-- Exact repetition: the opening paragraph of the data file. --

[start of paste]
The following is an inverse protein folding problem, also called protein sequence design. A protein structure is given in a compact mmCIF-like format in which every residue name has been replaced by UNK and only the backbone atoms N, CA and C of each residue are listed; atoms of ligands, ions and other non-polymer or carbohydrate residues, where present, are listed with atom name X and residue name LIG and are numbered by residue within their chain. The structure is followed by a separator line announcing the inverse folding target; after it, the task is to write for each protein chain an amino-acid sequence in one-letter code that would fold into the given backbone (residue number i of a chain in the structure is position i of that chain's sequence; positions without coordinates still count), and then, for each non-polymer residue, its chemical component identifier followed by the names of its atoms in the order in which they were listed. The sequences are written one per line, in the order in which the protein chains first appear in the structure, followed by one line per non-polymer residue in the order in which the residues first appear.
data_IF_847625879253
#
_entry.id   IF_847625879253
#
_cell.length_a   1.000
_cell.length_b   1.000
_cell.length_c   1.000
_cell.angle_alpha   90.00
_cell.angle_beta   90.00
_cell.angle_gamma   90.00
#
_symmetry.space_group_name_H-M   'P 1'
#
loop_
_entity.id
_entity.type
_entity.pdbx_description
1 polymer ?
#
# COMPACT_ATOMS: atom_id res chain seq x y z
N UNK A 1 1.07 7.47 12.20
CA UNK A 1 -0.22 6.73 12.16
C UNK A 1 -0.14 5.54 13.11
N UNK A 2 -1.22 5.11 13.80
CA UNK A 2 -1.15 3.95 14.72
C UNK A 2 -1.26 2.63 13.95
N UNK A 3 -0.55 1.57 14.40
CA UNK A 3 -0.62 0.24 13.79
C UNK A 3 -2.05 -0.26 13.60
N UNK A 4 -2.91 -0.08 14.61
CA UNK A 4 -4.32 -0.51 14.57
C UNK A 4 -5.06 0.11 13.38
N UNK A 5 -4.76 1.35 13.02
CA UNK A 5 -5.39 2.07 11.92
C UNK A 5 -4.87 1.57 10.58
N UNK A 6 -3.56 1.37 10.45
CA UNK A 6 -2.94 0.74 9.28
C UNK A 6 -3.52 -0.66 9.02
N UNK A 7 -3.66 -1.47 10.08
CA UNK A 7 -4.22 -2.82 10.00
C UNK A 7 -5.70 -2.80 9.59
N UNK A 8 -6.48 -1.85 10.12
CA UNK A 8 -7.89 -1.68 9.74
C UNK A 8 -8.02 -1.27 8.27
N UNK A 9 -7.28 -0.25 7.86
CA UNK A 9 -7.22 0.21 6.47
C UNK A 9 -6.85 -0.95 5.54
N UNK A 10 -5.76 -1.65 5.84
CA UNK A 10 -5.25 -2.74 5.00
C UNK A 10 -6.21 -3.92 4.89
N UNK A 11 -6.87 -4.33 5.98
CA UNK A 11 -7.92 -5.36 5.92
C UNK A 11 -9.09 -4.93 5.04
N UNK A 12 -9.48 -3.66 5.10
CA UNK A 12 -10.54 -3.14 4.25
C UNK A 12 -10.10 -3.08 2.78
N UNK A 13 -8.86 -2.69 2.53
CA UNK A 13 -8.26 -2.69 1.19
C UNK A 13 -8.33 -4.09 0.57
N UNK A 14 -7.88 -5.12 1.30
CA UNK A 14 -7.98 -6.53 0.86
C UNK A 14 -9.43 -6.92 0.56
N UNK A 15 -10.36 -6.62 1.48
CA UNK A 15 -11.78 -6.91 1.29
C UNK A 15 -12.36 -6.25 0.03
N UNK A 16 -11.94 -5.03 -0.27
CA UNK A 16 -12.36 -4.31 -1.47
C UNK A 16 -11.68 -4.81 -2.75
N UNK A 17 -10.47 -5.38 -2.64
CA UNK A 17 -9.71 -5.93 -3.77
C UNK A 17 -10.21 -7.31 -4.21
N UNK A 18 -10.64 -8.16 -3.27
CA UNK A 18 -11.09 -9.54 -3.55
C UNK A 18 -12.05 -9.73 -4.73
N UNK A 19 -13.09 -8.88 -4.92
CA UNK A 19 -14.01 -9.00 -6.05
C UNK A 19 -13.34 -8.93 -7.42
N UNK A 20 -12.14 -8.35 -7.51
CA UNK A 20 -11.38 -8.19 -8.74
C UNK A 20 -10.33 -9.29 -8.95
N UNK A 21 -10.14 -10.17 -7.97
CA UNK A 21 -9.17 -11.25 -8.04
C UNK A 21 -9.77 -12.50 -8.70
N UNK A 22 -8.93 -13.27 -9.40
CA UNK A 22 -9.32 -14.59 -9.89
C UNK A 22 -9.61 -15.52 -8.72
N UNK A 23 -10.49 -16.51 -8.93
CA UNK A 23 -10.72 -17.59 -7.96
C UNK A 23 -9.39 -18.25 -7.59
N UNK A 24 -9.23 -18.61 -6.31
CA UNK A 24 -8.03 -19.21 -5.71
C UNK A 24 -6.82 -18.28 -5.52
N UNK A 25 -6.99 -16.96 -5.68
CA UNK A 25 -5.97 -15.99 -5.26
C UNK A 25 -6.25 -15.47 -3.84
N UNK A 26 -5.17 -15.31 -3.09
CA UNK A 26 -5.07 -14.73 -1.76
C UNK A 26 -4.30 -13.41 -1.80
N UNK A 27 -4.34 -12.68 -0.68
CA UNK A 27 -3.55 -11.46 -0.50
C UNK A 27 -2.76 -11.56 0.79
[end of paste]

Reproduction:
The following is an inverse protein folding problem, also called protein sequence design. A protein structure is given in a compact mmCIF-like format in which every residue name has been replaced by UNK and only the backbone atoms N, CA and C of each residue are listed; atoms of ligands, ions and other non-polymer or carbohydrate residues, where present, are listed with atom name X and residue name LIG and are numbered by residue within their chain. The structure is followed by a separator line announcing the inverse folding target; after it, the task is to write for each protein chain an amino-acid sequence in one-letter code that would fold into the given backbone (residue number i of a chain in the structure is position i of that chain's sequence; positions without coordinates still count), and then, for each non-polymer residue, its chemical component identifier followed by the names of its atoms in the order in which they were listed. The sequences are written one per line, in the order in which the protein chains first appear in the structure, followed by one line per non-polymer residue in the order in which the residues first appear.